LIFEGUARDS will return to west Dorset beaches this coming weekend.

The RNLI has announced West Bay and Lyme Regis will be included in its latest rollout of the service.

The life-saving charity hopes to have lifeguards on more than 70 per cent the beaches across the south west it normally guards by the beginning of July, despite the ongoing corona virus pandemic.

Teams have been working hard to reintroduce the service and the announcement comes as warmer weather and large swell is forecast for the coming week.

From Saturday, July 4 July, RNLI lifeguard patrols will start at Lyme Regis and West Bay.

Guy Botterill, RNLI area life-saving manager, said: “The charity has been providing a lifeguard service on a limited number of beaches since the beginning of June which has enabled us to thoroughly test the new ways of working, PPE, staffing and new equipment as a result of coronavirus.

“Despite the continuing challenges created by the pandemic, we are now confident we can provide a safe, comprehensive lifeguard service this summer. It has taken a lot of hard work by the whole team, especially our RNLI lifeguard supervisors and technicians, but we are really pleased to be able to provide safety cover on over 70 per cent of the beaches we’d usually cover by the beginning of July.

"In order to ensure the safety of both our lifeguards and the public at this time, the charity has had to provide lifeguards with the appropriate PPE and enhanced training supporting the new operating procedures and precautions that must be taken in order to manage the challenges of Coronavirus, in addition to the other demands of their role."

The charity says the service looks a little different this year. Lifeguards will wear PPE similar to ambulance crews in some situations.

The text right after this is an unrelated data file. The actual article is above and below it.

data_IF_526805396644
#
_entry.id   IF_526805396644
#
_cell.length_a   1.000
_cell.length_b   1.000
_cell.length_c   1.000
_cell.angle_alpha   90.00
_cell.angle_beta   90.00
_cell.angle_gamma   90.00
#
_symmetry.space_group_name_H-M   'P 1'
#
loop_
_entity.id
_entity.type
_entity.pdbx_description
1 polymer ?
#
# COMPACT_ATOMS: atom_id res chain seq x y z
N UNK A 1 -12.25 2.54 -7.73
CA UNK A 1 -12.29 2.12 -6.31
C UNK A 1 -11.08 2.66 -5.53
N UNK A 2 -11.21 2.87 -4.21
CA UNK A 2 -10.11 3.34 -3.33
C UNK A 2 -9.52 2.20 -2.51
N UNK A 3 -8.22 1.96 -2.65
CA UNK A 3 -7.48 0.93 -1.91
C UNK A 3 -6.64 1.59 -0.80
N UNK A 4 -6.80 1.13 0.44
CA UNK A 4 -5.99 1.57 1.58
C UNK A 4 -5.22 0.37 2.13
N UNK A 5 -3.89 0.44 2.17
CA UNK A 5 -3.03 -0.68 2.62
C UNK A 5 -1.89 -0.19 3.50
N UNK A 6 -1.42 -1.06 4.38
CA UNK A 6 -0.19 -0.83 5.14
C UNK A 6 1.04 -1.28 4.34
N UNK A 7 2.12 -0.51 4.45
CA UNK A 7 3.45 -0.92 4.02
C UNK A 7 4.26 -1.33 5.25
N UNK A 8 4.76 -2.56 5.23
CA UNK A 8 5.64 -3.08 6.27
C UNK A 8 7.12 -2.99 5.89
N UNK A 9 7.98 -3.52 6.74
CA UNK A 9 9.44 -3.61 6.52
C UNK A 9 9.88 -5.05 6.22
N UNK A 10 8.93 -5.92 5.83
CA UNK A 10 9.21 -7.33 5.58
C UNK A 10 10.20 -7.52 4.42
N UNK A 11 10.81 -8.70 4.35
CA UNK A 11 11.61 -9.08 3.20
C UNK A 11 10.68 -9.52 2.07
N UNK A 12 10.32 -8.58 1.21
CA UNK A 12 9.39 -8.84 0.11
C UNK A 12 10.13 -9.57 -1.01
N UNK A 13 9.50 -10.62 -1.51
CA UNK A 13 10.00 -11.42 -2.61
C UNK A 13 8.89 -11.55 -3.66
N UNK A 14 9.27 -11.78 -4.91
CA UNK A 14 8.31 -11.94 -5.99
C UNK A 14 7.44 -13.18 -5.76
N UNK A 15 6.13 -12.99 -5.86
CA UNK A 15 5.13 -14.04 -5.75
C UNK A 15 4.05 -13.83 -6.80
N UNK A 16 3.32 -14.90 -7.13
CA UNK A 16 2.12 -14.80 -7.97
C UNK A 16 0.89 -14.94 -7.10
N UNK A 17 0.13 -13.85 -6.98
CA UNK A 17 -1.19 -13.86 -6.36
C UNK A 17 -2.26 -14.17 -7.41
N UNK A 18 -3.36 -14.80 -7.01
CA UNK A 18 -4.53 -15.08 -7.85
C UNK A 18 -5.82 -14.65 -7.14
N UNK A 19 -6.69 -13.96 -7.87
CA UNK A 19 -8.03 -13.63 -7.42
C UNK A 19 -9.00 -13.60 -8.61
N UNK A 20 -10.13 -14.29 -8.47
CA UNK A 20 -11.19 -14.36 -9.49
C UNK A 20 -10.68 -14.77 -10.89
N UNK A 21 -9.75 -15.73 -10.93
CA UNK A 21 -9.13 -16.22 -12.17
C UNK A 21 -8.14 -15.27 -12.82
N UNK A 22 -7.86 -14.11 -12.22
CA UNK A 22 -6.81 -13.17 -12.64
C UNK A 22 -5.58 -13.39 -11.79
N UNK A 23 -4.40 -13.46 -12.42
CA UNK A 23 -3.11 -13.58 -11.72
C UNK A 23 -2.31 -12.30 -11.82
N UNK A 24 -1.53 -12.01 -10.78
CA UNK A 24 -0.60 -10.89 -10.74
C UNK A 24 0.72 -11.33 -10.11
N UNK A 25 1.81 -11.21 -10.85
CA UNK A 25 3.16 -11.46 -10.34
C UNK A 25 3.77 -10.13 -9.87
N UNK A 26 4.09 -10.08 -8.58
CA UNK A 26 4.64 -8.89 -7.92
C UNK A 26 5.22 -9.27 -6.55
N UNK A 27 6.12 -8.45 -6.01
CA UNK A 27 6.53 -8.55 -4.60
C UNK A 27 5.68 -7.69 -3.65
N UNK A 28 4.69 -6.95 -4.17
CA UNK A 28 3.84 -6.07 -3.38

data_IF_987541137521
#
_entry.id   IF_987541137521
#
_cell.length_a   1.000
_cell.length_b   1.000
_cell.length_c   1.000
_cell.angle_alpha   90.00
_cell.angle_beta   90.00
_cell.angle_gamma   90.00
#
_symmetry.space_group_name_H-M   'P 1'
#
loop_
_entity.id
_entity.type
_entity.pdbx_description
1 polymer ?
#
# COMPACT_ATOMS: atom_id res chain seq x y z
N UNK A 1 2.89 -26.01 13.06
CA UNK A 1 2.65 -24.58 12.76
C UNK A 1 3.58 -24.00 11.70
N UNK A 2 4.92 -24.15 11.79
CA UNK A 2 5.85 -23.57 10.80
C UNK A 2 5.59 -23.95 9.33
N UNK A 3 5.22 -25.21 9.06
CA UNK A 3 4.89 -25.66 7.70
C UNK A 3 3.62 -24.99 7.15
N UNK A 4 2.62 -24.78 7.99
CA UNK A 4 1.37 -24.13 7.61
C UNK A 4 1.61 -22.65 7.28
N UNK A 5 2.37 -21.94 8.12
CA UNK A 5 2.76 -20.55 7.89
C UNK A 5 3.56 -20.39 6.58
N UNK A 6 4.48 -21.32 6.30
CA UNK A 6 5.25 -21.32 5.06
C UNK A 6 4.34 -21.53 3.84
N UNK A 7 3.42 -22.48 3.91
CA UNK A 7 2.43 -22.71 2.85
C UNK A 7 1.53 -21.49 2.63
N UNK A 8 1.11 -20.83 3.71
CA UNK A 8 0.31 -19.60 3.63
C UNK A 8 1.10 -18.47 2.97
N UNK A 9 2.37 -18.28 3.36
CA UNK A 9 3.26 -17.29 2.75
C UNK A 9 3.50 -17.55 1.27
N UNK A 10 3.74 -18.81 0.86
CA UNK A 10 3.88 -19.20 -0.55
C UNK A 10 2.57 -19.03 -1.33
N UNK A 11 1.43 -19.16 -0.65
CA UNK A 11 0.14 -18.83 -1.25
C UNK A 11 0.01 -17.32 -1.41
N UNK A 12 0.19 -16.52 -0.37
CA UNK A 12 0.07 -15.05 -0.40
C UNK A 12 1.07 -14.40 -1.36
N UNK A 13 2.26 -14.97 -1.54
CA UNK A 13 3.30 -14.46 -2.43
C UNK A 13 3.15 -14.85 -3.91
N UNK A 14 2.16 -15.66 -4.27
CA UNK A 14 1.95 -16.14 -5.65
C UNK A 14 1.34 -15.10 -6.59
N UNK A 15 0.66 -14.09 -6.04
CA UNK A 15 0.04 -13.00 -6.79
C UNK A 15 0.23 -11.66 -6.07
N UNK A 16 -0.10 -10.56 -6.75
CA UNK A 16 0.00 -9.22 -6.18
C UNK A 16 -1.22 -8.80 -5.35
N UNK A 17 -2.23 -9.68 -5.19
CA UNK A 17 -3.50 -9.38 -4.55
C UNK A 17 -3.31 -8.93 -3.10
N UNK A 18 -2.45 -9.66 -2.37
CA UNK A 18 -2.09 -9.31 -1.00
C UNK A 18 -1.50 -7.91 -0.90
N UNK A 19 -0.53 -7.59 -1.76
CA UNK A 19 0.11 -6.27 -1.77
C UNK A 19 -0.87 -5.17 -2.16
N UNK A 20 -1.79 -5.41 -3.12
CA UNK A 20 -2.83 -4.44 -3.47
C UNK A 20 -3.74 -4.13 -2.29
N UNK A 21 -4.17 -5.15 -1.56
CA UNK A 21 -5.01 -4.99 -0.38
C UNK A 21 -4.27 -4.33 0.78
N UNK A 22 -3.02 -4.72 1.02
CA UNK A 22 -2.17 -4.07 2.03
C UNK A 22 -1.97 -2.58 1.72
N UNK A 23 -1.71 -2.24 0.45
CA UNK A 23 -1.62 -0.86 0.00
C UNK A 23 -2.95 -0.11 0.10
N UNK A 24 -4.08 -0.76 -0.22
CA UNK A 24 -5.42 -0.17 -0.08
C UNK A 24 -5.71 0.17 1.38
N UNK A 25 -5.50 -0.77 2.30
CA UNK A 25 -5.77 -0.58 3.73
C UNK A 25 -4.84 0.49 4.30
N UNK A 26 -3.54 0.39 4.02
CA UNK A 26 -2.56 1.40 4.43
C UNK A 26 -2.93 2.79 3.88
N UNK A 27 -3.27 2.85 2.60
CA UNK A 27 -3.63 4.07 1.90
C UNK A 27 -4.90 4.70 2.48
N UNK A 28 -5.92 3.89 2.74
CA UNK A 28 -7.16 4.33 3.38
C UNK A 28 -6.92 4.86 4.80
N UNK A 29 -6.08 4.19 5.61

New protocols for all first responders mean the lifeguards may not deal with some minor first aid cases but will support people to treat themselves.

They will also try to keep socially distant from beachgoers, and may need to adopt different patrol methods at times, such as not using the red and yellow flags and asking people to keep apart but close to shore, to help keep people safe while maintaining social distancing.

Mr Botterill said: “With the large surf conditions forecast coupled with spring tides, rips currents will be stronger than normal. We are urging surfers and bathers to not enter the water alone, always go to a lifeguarded beach and ask the lifeguards and local surfers for advice.

“With the summer solstice in full swing it will be light until 10pm for the next couple of weeks so please be careful if you are surfing or swimming outside of lifeguarded hours. Know your limits and know what to do if you are caught in a rip current or get into difficulty. Keep hold of your board or floatation device and paddle parallel to the shore.”

Anyone planning a visit to the coast should remember and follow RNLI safety advice:

• Have a plan – check the weather forecast, tide times and read local hazard signage

• Keep a close eye on your family – on the beach and in the water

• Do not allow your family to swim or surf alone

• Do not use inflatables

• If you fall into the water unexpectedly, float to live, fight your instinct to thrash around, lean back, extend your arms and legs, and float

• In an emergency dial 999 and ask for the coastguard